skip to Main Content
Menu

Bryony Bedggood

Bryony Bedggood The NZ Artist

A COMPLETE CREATIVE

Other than art lessons while at school, Bryony Bedggood is a self taught artist who has always been drawn to creative pursuits such as dance, music, writing, and of course, art. “Our Mum studied art in Dublin and our Dad played guitar and was a wonderful influence in taking time to stop and really see things. They always encouraged my siblings and I to follow what we loved doing.”

Creating is what makes Bryony happy, “I feel very off kilter if I’m not creating. I’ve had a few different careers with a high element of stress, also interesting life experiences that have contributed to me wanting to focus on my art.” Being an artist gives her the freedom to explore all the different things that excite her. “I have way too many ideas floating around my head to not follow through! Sometimes I definitely feel like there isn’t enough time to cover or discover all the ideas in my head!” She also plays flute and piccolo in a couple of orchestra and chamber groups.

register and subscribe

Subscribe Today

Read More

Keeley Eastwood

keeley-eastwood-aotearoa-artistEASTWOOD MYTHOLOGY

Myths, legends and the other-worldly creatures that bring them to life have long caught the attention of young and old. Authors and illustrators alike have been caught in the web of tales spun across generations. The fantasy genre is one of the key elements that sparked something in Keeley Eastwood and became one of the core inspirations behind her works.
Photos by Brad Mosen Photography

“As a child I have memories of loving illustrated children’s and young adult’s books and televised stories featuring anthropomorphic animals, fairies, mermaids and other mythological creatures,” she says. “These included the Beatrix Potter series, Wind in the Willows, tales about Greek mythology, The Dark Crystal, The Chronicles of Narnia, The NeverEnding Story, The Borrowers, Labyrinth…” Keeley also describes human emotion / states of being, animals and her love for the natural world as other major influencers.

register and subscribe

Subscribe Today

Read More
Studio High Res-sally-ann-davies-aotearoa-artist

Sally-Ann Davies

Sally-Ann Davies was born in Shropshire, England and resides in Taupo. She started her journey of becoming an artist as a toddler, drawing on the newly wallpapered walls of the farmhouse she grew up in. Her favourite subject at school without doubt was art. She vividly remembers that the primary school she attended would reward you if you finished your work early, with going and playing in the craft corner. She remembers how amazing creations developed with the simple materials such as egg cartons and toilet rolls.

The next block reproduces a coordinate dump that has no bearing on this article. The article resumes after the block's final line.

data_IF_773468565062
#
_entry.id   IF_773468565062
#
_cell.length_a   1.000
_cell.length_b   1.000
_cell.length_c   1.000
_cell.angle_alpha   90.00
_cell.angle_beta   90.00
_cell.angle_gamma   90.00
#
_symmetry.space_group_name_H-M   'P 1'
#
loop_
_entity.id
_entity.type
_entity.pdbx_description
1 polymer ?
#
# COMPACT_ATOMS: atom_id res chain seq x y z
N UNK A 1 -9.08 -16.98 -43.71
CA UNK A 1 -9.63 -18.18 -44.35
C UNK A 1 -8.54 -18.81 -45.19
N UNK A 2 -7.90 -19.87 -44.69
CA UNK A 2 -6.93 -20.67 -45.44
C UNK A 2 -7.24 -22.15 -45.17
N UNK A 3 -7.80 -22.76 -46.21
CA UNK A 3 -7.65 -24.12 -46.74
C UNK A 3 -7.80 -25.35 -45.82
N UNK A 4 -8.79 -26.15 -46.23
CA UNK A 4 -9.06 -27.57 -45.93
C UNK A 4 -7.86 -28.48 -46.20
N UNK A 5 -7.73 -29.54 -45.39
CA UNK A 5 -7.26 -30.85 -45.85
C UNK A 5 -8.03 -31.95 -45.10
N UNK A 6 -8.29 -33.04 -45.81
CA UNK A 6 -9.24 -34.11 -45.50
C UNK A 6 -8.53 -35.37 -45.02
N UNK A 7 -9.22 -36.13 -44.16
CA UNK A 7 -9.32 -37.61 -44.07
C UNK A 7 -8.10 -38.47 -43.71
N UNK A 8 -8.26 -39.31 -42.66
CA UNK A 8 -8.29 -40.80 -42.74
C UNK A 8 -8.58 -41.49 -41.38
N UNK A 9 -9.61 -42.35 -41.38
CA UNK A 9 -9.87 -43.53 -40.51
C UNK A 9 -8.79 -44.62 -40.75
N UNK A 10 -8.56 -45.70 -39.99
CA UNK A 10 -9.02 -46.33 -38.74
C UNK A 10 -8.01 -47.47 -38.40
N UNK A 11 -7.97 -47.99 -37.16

Her journey to becoming the esteemed artist she is today did not come with ease. A the age of 12 she had a detached retina so ended up having quite a few months off school. This meant no active play, which she says was very frustrating when you grow up on a farm with her brothers. Sally-Ann is a triplet, so you can understand the frustration she must have had, because she and her brothers normally spent their time building dens, rafts and camping by the river. 

register and subscribe

Subscribe Today

Read More
Resolve-catherine-dunn-aotearoa-artist

Catherine Dunn

mug-shot-catherine-dunn-aotearoa-artistI don’t remember a time when I didn’t make art. It has been with me from the beginning. One of my earliest memories of being given an opportunity to paint was on my first day at kindergarten. It was a momentous discovery at the time for me and I didn’t want to do anything else.

Art was always a favourite subject at school, which led me to study art fulltime in Australia. I attended Claremont School of Art in Perth, Western Australia in the early 90s and graduated after three years, majoring in Sculpture. It was a lifetime ago and a valuable experience, fraught with all the learning curves of youth of course, but definitely provided a solid base to build on, and great memories. After Art school in my 20s I meandered through the creative process a bit, mostly in a sleep deprived fog, due to the addition of a husband and children. I always tried to keep my hand in while running a busy household and raising a family and continued to exhibit in Australia and in New Zealand, but it is only now that two out of three of my children are out into the world and doing their own thing, and my husband has miraculously morphed into a fulltime Picture Framer, that I have the opportunity to really work as a fulltime artist.

register and subscribe

Subscribe Today

Read More
Compilation-drew-hill-aotearoa-artist